Yeah, I mean, there are whole episodes or large segments of episodes where he doesn't even try to really be funny at all, but rather just gives you a slice of life incident that you can relate to or sympathize with.
For instance, the episode where he was on a date and a bunch of high school punks were being disruptive in the diner, and he asked them to please keep it down a bit, so they got pissed and the largest of them (they were all jocks) confronted Louie and threatened to beat him up. Being reasonable and not wanting to fight or get arrested, he backed down, and then the date judged him negatively for not fighting. It was just a sad, no-win scenario that most people can understand even if they haven't experienced that exact situation (but they've likely experienced something similar or something that could have turned out that way).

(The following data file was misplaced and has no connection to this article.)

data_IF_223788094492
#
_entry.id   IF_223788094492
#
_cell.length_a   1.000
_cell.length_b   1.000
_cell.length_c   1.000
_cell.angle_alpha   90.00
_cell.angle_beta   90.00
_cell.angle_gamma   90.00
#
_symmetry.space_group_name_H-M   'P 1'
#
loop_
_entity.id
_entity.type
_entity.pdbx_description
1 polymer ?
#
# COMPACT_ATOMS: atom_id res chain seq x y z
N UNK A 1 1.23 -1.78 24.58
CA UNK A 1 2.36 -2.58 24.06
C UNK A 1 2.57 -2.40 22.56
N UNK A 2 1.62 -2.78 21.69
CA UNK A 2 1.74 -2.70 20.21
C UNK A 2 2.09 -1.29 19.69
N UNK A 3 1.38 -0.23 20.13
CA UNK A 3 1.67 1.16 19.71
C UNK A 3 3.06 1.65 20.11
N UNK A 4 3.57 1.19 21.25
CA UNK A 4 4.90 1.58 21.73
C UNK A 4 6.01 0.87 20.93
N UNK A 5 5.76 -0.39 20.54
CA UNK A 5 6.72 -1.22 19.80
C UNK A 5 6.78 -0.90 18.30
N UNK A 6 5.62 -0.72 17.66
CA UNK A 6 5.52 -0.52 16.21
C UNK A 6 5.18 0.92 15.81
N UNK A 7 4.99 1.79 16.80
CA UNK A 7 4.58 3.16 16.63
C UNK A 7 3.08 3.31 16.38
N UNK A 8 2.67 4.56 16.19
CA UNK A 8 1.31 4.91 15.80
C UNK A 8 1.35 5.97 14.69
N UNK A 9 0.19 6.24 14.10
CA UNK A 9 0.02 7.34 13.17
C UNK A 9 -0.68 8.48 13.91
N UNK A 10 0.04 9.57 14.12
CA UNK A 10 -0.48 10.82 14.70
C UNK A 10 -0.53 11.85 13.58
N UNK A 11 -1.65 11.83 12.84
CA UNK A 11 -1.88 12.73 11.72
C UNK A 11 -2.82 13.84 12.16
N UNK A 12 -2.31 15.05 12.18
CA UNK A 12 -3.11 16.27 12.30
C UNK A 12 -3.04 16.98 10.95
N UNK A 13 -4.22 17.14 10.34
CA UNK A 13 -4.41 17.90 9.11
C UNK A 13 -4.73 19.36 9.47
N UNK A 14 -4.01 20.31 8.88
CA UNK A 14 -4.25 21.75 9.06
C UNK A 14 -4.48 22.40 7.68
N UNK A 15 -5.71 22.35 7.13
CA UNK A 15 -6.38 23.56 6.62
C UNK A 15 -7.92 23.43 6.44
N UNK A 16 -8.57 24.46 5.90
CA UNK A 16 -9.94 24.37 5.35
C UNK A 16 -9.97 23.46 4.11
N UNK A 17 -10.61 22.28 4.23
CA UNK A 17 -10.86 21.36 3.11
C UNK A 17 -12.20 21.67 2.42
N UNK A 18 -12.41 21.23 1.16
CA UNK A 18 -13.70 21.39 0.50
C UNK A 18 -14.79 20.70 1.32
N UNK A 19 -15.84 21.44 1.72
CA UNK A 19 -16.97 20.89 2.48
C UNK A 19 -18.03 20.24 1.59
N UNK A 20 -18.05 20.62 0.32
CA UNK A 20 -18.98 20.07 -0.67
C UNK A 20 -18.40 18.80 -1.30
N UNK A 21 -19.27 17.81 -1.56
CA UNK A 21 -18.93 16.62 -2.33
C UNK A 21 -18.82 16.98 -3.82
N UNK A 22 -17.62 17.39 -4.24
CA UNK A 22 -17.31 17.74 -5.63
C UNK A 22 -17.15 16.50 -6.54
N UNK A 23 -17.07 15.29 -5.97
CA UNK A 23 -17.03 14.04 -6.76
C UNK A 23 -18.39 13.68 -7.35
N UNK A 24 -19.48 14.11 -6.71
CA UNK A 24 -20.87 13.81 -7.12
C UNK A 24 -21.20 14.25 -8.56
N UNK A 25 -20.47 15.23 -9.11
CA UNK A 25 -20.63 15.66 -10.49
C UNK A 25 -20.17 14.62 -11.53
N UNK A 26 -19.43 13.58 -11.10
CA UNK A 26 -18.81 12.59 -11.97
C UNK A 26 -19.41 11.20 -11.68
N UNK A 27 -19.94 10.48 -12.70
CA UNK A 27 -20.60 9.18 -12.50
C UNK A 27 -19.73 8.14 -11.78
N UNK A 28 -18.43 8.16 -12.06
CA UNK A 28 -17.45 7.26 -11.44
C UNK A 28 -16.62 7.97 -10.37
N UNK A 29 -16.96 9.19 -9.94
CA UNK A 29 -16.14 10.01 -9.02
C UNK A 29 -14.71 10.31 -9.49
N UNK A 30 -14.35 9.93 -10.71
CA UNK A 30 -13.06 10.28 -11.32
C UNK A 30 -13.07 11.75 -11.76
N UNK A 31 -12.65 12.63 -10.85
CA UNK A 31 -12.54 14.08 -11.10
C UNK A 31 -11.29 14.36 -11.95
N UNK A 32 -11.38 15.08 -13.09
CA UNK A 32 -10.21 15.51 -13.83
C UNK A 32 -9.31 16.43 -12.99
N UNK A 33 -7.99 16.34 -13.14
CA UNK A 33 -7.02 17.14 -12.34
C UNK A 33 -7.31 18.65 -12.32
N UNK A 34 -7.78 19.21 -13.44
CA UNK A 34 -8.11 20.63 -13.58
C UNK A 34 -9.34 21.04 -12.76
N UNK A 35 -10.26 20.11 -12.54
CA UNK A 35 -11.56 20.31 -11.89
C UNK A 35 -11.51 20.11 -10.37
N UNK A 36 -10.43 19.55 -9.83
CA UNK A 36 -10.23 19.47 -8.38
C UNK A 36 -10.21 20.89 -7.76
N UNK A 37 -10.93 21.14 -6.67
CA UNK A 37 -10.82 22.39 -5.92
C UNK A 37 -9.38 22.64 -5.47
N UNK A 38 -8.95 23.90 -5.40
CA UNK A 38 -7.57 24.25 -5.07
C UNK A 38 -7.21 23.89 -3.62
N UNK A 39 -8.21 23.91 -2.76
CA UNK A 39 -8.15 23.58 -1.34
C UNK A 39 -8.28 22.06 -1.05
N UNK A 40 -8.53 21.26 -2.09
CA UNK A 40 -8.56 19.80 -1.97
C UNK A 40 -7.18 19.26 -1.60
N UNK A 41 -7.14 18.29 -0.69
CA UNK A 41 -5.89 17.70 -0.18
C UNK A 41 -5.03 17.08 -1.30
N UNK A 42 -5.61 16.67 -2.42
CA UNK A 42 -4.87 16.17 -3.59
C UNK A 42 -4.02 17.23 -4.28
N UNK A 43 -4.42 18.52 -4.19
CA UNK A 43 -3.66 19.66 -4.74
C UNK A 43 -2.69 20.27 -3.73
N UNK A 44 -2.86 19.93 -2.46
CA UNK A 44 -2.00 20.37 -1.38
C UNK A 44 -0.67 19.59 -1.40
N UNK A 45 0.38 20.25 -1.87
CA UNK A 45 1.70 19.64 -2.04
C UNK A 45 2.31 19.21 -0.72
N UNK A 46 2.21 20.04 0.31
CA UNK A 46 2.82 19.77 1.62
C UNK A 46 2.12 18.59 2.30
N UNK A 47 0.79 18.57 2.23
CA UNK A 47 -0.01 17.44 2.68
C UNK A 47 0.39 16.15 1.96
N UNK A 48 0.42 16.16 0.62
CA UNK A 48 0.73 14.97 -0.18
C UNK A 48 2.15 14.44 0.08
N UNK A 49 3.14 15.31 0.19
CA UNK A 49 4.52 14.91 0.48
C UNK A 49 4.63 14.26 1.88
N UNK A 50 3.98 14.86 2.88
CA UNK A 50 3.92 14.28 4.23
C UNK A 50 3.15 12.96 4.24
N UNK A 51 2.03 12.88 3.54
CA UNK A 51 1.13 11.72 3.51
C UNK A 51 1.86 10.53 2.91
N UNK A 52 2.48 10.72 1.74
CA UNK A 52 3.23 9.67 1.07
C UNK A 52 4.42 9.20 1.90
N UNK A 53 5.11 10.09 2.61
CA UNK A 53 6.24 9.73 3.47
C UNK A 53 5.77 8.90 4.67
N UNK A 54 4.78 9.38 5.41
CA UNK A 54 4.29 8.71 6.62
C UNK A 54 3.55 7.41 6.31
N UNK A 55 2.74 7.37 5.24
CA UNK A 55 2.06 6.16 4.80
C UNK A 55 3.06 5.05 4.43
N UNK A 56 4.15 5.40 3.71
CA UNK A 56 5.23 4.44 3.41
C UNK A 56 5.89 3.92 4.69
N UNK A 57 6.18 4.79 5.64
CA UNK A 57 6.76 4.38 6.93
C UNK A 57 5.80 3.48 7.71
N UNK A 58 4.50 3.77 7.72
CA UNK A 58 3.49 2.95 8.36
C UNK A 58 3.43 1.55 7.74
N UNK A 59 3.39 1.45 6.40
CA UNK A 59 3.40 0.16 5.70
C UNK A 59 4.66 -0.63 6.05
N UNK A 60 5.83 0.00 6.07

Or the episode where he pours his heart out to his best friend and she --while thinking he's a great friend-- does not return his love in the slightest. That was more heartbreaking then funny, even though they occasionally said humorous things.
The show doesn't back away from being sad, vulnerable, awkward, and often brutal at times, and that's what makes it more honest and appealing in my mind than most shows on TV.